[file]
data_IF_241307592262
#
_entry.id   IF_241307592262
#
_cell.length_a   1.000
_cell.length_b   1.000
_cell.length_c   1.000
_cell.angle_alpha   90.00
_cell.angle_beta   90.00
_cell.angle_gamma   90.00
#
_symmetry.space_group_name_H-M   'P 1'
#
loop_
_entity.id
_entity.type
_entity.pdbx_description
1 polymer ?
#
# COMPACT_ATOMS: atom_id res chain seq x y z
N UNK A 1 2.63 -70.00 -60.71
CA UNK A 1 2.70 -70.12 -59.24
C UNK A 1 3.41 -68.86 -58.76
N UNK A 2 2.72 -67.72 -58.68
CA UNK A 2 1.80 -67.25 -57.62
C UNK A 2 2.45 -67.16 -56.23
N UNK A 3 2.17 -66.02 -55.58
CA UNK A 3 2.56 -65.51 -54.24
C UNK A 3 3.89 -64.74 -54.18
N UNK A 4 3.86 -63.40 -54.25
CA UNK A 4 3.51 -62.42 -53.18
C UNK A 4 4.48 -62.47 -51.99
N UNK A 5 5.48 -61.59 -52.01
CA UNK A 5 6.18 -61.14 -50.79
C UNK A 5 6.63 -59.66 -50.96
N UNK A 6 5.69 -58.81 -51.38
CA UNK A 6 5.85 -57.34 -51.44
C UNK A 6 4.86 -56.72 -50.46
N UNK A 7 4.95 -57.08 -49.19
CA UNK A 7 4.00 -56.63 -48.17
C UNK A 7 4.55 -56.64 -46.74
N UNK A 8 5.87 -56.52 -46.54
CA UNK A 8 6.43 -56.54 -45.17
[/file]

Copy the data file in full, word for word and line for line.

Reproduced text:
data_IF_241307592262
#
_entry.id   IF_241307592262
#
_cell.length_a   1.000
_cell.length_b   1.000
_cell.length_c   1.000
_cell.angle_alpha   90.00
_cell.angle_beta   90.00
_cell.angle_gamma   90.00
#
_symmetry.space_group_name_H-M   'P 1'
#
loop_
_entity.id
_entity.type
_entity.pdbx_description
1 polymer ?
#
# COMPACT_ATOMS: atom_id res chain seq x y z
N UNK A 1 2.63 -70.00 -60.71
CA UNK A 1 2.70 -70.12 -59.24
C UNK A 1 3.41 -68.86 -58.76
N UNK A 2 2.72 -67.72 -58.68
CA UNK A 2 1.80 -67.25 -57.62
C UNK A 2 2.45 -67.16 -56.23
N UNK A 3 2.17 -66.02 -55.58
CA UNK A 3 2.56 -65.51 -54.24
C UNK A 3 3.89 -64.74 -54.18
N UNK A 4 3.86 -63.40 -54.25
CA UNK A 4 3.51 -62.42 -53.18
C UNK A 4 4.48 -62.47 -51.99
N UNK A 5 5.48 -61.59 -52.01
CA UNK A 5 6.18 -61.14 -50.79
C UNK A 5 6.63 -59.66 -50.96
N UNK A 6 5.69 -58.81 -51.38
CA UNK A 6 5.85 -57.34 -51.44
C UNK A 6 4.86 -56.72 -50.46
N UNK A 7 4.95 -57.08 -49.19
CA UNK A 7 4.00 -56.63 -48.17
C UNK A 7 4.55 -56.64 -46.74
N UNK A 8 5.87 -56.52 -46.54
CA UNK A 8 6.43 -56.54 -45.17